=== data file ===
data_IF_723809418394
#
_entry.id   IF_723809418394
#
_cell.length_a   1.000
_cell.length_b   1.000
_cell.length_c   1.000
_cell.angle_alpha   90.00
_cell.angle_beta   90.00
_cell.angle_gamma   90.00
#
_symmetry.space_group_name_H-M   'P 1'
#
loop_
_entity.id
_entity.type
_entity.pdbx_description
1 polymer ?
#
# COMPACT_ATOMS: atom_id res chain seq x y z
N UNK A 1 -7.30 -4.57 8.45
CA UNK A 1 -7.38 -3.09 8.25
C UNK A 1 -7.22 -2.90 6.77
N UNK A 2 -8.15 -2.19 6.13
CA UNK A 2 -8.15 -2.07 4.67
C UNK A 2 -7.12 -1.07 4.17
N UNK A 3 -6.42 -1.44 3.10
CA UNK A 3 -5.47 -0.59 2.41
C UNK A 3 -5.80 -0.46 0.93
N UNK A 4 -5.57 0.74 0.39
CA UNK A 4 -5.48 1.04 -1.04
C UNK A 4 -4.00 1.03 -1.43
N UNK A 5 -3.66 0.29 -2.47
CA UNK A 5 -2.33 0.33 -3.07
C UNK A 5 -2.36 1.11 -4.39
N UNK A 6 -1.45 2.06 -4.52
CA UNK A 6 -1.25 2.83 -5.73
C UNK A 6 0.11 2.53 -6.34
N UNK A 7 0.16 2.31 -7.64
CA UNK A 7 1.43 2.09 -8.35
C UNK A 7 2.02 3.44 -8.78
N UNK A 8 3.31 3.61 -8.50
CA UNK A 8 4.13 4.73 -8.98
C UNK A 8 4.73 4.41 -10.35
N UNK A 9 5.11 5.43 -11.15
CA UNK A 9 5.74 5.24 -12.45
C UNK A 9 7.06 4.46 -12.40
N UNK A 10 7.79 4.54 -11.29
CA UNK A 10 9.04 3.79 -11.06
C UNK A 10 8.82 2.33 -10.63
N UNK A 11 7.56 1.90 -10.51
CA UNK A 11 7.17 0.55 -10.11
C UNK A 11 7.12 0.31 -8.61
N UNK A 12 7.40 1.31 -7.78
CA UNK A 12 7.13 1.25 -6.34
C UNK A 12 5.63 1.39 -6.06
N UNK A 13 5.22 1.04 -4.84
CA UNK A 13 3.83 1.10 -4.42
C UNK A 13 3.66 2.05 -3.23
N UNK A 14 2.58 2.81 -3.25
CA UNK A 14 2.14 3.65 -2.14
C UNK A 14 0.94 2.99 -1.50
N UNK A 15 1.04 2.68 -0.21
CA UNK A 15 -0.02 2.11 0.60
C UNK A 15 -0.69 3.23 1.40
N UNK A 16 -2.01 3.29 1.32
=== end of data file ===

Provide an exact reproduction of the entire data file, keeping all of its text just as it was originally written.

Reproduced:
data_IF_723809418394
#
_entry.id   IF_723809418394
#
_cell.length_a   1.000
_cell.length_b   1.000
_cell.length_c   1.000
_cell.angle_alpha   90.00
_cell.angle_beta   90.00
_cell.angle_gamma   90.00
#
_symmetry.space_group_name_H-M   'P 1'
#
loop_
_entity.id
_entity.type
_entity.pdbx_description
1 polymer ?
#
# COMPACT_ATOMS: atom_id res chain seq x y z
N UNK A 1 -7.30 -4.57 8.45
CA UNK A 1 -7.38 -3.09 8.25
C UNK A 1 -7.22 -2.90 6.77
N UNK A 2 -8.15 -2.19 6.13
CA UNK A 2 -8.15 -2.07 4.67
C UNK A 2 -7.12 -1.07 4.17
N UNK A 3 -6.42 -1.44 3.10
CA UNK A 3 -5.47 -0.59 2.41
C UNK A 3 -5.80 -0.46 0.93
N UNK A 4 -5.57 0.74 0.39
CA UNK A 4 -5.48 1.04 -1.04
C UNK A 4 -4.00 1.03 -1.43
N UNK A 5 -3.66 0.29 -2.47
CA UNK A 5 -2.33 0.33 -3.07
C UNK A 5 -2.36 1.11 -4.39
N UNK A 6 -1.45 2.06 -4.52
CA UNK A 6 -1.25 2.83 -5.73
C UNK A 6 0.11 2.53 -6.34
N UNK A 7 0.16 2.31 -7.64
CA UNK A 7 1.43 2.09 -8.35
C UNK A 7 2.02 3.44 -8.78
N UNK A 8 3.31 3.61 -8.50
CA UNK A 8 4.13 4.73 -8.98
C UNK A 8 4.73 4.41 -10.35
N UNK A 9 5.11 5.43 -11.15
CA UNK A 9 5.74 5.24 -12.45
C UNK A 9 7.06 4.46 -12.40
N UNK A 10 7.79 4.54 -11.29
CA UNK A 10 9.04 3.79 -11.06
C UNK A 10 8.82 2.33 -10.63
N UNK A 11 7.56 1.90 -10.51
CA UNK A 11 7.17 0.55 -10.11
C UNK A 11 7.12 0.31 -8.61
N UNK A 12 7.40 1.31 -7.78
CA UNK A 12 7.13 1.25 -6.34
C UNK A 12 5.63 1.39 -6.06
N UNK A 13 5.22 1.04 -4.84
CA UNK A 13 3.83 1.10 -4.42
C UNK A 13 3.66 2.05 -3.23
N UNK A 14 2.58 2.81 -3.25
CA UNK A 14 2.14 3.65 -2.14
C UNK A 14 0.94 2.99 -1.50
N UNK A 15 1.04 2.68 -0.21
CA UNK A 15 -0.02 2.11 0.60
C UNK A 15 -0.69 3.23 1.40
N UNK A 16 -2.01 3.29 1.32